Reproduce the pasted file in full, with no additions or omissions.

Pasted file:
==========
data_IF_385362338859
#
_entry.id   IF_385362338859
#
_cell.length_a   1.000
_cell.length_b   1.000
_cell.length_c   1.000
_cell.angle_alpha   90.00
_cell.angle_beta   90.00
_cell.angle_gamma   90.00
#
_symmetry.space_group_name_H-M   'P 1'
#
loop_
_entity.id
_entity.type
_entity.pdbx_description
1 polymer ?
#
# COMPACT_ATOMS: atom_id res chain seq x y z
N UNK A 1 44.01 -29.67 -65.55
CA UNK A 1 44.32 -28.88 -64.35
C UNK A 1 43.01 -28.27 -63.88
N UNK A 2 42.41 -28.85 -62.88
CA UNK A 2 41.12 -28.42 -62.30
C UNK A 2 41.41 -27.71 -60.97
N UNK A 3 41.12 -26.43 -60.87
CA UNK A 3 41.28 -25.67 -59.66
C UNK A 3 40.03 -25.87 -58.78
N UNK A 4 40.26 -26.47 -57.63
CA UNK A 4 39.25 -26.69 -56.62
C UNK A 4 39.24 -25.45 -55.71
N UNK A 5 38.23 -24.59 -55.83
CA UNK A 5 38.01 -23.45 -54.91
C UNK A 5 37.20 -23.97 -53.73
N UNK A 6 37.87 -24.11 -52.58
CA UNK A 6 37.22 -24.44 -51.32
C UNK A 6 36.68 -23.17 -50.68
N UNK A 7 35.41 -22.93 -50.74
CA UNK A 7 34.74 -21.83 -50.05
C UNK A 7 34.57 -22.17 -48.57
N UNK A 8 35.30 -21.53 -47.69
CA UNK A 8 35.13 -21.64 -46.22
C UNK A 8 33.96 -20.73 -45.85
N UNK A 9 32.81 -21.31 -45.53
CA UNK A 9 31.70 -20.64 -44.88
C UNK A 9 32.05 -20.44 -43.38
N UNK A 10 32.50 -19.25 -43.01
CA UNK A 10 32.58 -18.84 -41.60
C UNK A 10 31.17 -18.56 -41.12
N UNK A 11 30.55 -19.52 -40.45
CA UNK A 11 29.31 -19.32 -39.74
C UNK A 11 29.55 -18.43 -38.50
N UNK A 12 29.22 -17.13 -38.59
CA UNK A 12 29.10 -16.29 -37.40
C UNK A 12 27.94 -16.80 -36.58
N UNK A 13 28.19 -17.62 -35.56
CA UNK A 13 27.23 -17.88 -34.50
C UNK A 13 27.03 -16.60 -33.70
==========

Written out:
data_IF_385362338859
#
_entry.id   IF_385362338859
#
_cell.length_a   1.000
_cell.length_b   1.000
_cell.length_c   1.000
_cell.angle_alpha   90.00
_cell.angle_beta   90.00
_cell.angle_gamma   90.00
#
_symmetry.space_group_name_H-M   'P 1'
#
loop_
_entity.id
_entity.type
_entity.pdbx_description
1 polymer ?
#
# COMPACT_ATOMS: atom_id res chain seq x y z
N UNK A 1 44.01 -29.67 -65.55
CA UNK A 1 44.32 -28.88 -64.35
C UNK A 1 43.01 -28.27 -63.88
N UNK A 2 42.41 -28.85 -62.88
CA UNK A 2 41.12 -28.42 -62.30
C UNK A 2 41.41 -27.71 -60.97
N UNK A 3 41.12 -26.43 -60.87
CA UNK A 3 41.28 -25.67 -59.66
C UNK A 3 40.03 -25.87 -58.78
N UNK A 4 40.26 -26.47 -57.63
CA UNK A 4 39.25 -26.69 -56.62
C UNK A 4 39.24 -25.45 -55.71
N UNK A 5 38.23 -24.59 -55.83
CA UNK A 5 38.01 -23.45 -54.91
C UNK A 5 37.20 -23.97 -53.73
N UNK A 6 37.87 -24.11 -52.58
CA UNK A 6 37.22 -24.44 -51.32
C UNK A 6 36.68 -23.17 -50.68
N UNK A 7 35.41 -22.93 -50.74
CA UNK A 7 34.74 -21.83 -50.05
C UNK A 7 34.57 -22.17 -48.57
N UNK A 8 35.30 -21.53 -47.69
CA UNK A 8 35.13 -21.64 -46.22
C UNK A 8 33.96 -20.73 -45.85
N UNK A 9 32.81 -21.31 -45.53
CA UNK A 9 31.70 -20.64 -44.88
C UNK A 9 32.05 -20.44 -43.38
N UNK A 10 32.50 -19.25 -43.01
CA UNK A 10 32.58 -18.84 -41.60
C UNK A 10 31.17 -18.56 -41.12
N UNK A 11 30.55 -19.52 -40.45
CA UNK A 11 29.31 -19.32 -39.74
C UNK A 11 29.55 -18.43 -38.50
N UNK A 12 29.22 -17.13 -38.59
CA UNK A 12 29.10 -16.29 -37.40
C UNK A 12 27.94 -16.80 -36.58
N UNK A 13 28.19 -17.62 -35.56
CA UNK A 13 27.23 -17.88 -34.50
C UNK A 13 27.03 -16.60 -33.70